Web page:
If you're a mid-life, mid-career professional or executive, you face unique obstacles when looking for a job. Employers often have openings for lower-level positions that offer considerably less challenge, opportunity and pay than you're used to.
You'll find lots of career advice to "dumb down" your resume or maneuver into those lower-level jobs, without lying or falsifying your qualifications. However, that's not always a good idea.
I knew someone who consistently took jobs below her skills (and resisted promotions) so she’d have time to work in community theatre. She thrived. Others have found themselves navigating uncharted territory, because they knew too much, had less freedom and/or were all too aware of management incompetence.
Even if you have a good job, it can be tempting to consider these options. Often clients say, “I just want to take a lower level job. I’ll be less stressed.”
The truth is, senior executives tend to be less stressed than workers on lower levels. That’s because they have more control over their time, more variety and more rewards for results. That’s why I rarely encourage my own clients to consider taking a step back, without a lot of serious consideration.
You’re overqualified for a job when…
... you keep looking for more work to do and volunteer for more challenging opportunities, but you don’t get a positive response. In fact, your boss might seem a little annoyed.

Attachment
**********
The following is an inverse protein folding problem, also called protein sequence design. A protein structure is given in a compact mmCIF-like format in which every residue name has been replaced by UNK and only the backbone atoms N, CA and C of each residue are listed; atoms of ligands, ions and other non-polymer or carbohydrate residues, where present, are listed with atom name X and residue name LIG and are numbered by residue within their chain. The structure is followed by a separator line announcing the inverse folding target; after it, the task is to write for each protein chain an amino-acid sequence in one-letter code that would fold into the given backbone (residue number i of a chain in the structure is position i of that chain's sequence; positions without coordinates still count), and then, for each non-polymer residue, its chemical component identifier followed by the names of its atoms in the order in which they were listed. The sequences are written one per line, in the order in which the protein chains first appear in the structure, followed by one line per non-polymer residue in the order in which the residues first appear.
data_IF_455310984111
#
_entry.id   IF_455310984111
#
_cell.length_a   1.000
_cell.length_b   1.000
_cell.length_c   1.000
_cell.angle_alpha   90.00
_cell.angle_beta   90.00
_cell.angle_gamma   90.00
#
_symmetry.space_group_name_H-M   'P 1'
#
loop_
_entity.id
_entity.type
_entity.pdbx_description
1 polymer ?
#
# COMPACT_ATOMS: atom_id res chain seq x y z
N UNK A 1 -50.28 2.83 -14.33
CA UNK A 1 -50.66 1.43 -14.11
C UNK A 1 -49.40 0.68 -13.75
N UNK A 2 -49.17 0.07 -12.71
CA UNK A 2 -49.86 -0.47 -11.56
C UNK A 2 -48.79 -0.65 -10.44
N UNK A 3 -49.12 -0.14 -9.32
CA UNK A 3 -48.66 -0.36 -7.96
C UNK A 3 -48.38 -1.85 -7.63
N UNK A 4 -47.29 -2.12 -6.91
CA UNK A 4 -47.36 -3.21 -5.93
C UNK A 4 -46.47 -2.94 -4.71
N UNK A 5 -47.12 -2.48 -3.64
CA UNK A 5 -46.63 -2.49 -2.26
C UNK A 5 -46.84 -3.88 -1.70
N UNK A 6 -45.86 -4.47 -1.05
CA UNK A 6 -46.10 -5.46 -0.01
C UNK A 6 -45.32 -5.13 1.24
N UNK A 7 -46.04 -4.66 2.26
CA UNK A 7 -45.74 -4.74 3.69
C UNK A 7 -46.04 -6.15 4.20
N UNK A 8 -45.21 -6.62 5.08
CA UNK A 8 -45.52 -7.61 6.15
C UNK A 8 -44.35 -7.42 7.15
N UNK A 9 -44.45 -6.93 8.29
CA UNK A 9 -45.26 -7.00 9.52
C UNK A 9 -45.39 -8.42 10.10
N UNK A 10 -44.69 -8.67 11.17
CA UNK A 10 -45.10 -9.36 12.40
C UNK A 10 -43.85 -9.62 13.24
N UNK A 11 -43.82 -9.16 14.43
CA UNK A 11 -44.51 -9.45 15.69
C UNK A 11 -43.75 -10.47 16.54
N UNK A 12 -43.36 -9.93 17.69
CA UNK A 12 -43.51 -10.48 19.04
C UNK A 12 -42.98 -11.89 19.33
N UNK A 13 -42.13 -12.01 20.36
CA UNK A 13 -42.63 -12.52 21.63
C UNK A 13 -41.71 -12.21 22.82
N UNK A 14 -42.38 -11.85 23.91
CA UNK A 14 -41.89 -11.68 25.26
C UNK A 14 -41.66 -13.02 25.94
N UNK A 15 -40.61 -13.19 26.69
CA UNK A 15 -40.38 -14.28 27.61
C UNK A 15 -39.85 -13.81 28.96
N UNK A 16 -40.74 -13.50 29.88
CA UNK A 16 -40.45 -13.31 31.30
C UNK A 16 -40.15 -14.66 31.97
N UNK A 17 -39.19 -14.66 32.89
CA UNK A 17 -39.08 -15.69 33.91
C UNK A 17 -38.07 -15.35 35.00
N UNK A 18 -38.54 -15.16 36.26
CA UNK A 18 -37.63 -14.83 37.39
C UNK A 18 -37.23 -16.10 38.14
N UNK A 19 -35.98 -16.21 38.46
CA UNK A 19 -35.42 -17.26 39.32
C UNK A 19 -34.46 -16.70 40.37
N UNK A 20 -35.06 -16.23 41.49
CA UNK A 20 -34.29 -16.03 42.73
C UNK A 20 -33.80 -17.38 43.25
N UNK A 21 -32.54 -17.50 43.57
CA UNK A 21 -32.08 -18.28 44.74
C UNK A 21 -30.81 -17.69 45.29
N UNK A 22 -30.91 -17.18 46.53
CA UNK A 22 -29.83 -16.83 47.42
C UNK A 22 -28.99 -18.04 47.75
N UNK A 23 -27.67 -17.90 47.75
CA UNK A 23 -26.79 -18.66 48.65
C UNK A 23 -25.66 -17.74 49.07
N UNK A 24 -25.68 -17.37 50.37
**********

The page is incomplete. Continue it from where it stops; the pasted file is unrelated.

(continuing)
... you’re actually running the department (and doing some of your boss’s job) and everyone’s comfortable with this arrangement.
... you used to find the work enjoyable and engaging (maybe as long as five years ago) but now it’s become routine and boring.
... you’re doing better than most of your peers, to the point where you stand out (not in a good way) and they even call you a “rate-buster” in their least kindly moments.
... you’re growing out of the job, not into the job: you’re teaching more than you’re learning
It’s important to interpret these steps accurately. For instance, some companies expect you to take on higher-level tasks for awhile before you get promoted to the next position; that is, you’re doing the job before you get the title. If you’ve never found the work enjoyable, you might be in the wrong field altogether.
Finally, some people are novelty-seekers: they need to choose careers where they get lots of diverse activity, such as travel or assignment to a variety of projects.
Often it’s better to think of starting your own business rather than taking another position. That’s why starting your business is often the closest thing to career insurance.
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